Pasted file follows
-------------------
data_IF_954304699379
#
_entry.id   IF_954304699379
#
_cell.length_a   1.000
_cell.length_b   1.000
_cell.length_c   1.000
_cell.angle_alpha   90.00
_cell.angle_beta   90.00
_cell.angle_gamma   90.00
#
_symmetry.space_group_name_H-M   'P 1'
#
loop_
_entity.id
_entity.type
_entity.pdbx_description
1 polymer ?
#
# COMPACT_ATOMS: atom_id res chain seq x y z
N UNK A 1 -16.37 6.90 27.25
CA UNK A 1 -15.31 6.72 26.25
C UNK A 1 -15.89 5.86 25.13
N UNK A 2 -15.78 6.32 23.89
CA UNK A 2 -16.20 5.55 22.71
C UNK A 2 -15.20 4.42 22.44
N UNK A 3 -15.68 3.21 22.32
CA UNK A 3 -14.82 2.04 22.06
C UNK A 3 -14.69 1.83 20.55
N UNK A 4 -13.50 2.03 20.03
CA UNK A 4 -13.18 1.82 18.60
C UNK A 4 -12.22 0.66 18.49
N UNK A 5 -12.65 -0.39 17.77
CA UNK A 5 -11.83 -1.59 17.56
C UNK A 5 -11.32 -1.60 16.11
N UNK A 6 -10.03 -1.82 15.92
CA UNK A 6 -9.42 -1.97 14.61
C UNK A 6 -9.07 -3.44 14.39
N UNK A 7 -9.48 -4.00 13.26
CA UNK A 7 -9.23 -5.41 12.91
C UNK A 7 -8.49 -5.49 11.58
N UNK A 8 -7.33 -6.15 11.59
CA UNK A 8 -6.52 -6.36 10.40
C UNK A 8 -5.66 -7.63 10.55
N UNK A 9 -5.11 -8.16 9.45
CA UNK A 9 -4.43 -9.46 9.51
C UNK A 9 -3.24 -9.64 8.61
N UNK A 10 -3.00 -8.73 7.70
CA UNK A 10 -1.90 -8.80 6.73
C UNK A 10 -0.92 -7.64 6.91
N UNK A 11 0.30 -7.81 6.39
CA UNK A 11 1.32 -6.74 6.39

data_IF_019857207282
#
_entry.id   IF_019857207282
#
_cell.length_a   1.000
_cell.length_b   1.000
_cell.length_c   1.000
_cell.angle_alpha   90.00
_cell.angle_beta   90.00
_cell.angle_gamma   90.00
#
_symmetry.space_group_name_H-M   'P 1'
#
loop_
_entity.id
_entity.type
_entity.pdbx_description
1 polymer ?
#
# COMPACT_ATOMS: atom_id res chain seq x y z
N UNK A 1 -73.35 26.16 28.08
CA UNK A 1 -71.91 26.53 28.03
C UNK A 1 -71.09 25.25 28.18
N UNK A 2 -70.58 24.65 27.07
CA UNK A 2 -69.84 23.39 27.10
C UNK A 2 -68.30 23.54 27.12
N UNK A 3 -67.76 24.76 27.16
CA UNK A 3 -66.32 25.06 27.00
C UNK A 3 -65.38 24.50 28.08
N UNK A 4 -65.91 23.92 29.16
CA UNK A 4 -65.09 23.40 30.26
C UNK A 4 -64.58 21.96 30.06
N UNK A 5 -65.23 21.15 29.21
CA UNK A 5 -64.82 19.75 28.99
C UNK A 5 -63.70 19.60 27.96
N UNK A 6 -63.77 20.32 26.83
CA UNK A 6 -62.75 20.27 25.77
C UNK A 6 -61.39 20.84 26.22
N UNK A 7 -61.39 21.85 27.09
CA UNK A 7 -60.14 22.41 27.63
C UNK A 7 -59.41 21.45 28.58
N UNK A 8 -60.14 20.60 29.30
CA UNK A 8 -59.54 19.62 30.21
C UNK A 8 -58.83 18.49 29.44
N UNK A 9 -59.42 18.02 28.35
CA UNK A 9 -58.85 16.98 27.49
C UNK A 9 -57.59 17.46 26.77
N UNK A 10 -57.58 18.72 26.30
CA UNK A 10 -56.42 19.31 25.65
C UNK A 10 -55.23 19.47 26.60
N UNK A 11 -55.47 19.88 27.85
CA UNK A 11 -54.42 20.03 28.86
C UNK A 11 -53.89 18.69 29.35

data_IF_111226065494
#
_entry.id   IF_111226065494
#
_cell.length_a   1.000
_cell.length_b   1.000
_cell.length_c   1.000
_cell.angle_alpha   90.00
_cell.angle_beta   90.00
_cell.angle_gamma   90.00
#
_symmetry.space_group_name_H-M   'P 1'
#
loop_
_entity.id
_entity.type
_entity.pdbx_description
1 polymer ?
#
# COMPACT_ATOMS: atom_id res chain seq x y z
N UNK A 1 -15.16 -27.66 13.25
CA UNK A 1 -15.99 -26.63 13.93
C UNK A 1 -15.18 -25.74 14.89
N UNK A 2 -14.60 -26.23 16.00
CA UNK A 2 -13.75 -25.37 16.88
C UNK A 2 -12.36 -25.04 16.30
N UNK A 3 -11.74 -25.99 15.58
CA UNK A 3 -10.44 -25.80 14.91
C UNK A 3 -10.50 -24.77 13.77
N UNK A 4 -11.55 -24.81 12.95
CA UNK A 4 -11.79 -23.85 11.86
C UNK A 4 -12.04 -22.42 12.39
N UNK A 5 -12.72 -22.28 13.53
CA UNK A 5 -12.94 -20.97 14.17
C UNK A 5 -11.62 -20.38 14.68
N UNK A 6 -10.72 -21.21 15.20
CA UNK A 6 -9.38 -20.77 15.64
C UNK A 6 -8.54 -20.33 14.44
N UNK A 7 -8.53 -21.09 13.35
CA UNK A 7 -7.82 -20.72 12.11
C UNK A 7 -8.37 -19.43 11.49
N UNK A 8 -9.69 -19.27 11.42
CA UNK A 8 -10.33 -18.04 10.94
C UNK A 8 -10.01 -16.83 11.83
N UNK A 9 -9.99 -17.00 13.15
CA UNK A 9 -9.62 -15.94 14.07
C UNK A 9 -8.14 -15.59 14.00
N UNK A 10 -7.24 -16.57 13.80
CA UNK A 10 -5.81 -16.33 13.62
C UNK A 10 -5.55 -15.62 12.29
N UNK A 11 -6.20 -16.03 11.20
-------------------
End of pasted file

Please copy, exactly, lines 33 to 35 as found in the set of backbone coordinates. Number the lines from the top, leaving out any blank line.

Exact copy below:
N UNK A 5 -12.65 -0.39 17.77
CA UNK A 5 -11.83 -1.59 17.56
C UNK A 5 -11.32 -1.60 16.11